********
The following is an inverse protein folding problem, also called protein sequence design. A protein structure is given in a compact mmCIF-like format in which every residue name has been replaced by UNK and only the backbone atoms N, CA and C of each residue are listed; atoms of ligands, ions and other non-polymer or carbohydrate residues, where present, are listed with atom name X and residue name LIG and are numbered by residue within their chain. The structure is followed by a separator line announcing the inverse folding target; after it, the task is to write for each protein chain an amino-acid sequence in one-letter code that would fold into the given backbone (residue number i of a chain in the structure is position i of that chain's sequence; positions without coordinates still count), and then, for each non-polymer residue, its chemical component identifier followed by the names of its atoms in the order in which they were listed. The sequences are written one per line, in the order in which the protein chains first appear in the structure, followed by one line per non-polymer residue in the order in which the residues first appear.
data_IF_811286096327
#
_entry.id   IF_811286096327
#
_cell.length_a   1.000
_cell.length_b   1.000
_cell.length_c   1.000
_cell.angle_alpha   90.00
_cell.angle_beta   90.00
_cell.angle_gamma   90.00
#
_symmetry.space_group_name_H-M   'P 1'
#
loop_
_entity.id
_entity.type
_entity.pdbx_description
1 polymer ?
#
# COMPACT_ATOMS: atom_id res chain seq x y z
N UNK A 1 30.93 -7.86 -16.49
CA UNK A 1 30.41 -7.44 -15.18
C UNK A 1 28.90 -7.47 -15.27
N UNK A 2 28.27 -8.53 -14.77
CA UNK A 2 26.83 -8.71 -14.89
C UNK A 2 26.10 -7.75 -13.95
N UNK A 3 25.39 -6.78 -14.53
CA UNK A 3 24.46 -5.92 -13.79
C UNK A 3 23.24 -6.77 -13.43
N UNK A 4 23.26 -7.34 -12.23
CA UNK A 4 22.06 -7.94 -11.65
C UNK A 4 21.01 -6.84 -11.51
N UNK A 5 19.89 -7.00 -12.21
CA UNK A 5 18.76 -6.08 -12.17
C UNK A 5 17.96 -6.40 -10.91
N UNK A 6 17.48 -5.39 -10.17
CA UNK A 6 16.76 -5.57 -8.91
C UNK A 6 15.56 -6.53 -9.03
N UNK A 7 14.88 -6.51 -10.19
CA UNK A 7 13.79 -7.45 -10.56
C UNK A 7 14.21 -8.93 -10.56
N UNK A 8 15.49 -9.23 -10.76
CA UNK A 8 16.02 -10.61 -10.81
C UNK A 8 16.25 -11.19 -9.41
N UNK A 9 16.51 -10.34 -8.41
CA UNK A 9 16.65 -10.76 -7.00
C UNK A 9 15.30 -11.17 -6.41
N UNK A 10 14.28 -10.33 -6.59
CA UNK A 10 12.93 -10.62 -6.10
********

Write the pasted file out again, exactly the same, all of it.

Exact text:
The following is an inverse protein folding problem, also called protein sequence design. A protein structure is given in a compact mmCIF-like format in which every residue name has been replaced by UNK and only the backbone atoms N, CA and C of each residue are listed; atoms of ligands, ions and other non-polymer or carbohydrate residues, where present, are listed with atom name X and residue name LIG and are numbered by residue within their chain. The structure is followed by a separator line announcing the inverse folding target; after it, the task is to write for each protein chain an amino-acid sequence in one-letter code that would fold into the given backbone (residue number i of a chain in the structure is position i of that chain's sequence; positions without coordinates still count), and then, for each non-polymer residue, its chemical component identifier followed by the names of its atoms in the order in which they were listed. The sequences are written one per line, in the order in which the protein chains first appear in the structure, followed by one line per non-polymer residue in the order in which the residues first appear.
data_IF_811286096327
#
_entry.id   IF_811286096327
#
_cell.length_a   1.000
_cell.length_b   1.000
_cell.length_c   1.000
_cell.angle_alpha   90.00
_cell.angle_beta   90.00
_cell.angle_gamma   90.00
#
_symmetry.space_group_name_H-M   'P 1'
#
loop_
_entity.id
_entity.type
_entity.pdbx_description
1 polymer ?
#
# COMPACT_ATOMS: atom_id res chain seq x y z
N UNK A 1 30.93 -7.86 -16.49
CA UNK A 1 30.41 -7.44 -15.18
C UNK A 1 28.90 -7.47 -15.27
N UNK A 2 28.27 -8.53 -14.77
CA UNK A 2 26.83 -8.71 -14.89
C UNK A 2 26.10 -7.75 -13.95
N UNK A 3 25.39 -6.78 -14.53
CA UNK A 3 24.46 -5.92 -13.79
C UNK A 3 23.24 -6.77 -13.43
N UNK A 4 23.26 -7.34 -12.23
CA UNK A 4 22.06 -7.94 -11.65
C UNK A 4 21.01 -6.84 -11.51
N UNK A 5 19.89 -7.00 -12.21
CA UNK A 5 18.76 -6.08 -12.17
C UNK A 5 17.96 -6.40 -10.91
N UNK A 6 17.48 -5.39 -10.17
CA UNK A 6 16.76 -5.57 -8.91
C UNK A 6 15.56 -6.53 -9.03
N UNK A 7 14.88 -6.51 -10.19
CA UNK A 7 13.79 -7.45 -10.56
C UNK A 7 14.21 -8.93 -10.56
N UNK A 8 15.49 -9.23 -10.76
CA UNK A 8 16.02 -10.61 -10.81
C UNK A 8 16.25 -11.19 -9.41
N UNK A 9 16.51 -10.34 -8.41
CA UNK A 9 16.65 -10.76 -7.00
C UNK A 9 15.30 -11.17 -6.41
N UNK A 10 14.28 -10.33 -6.59
CA UNK A 10 12.93 -10.62 -6.10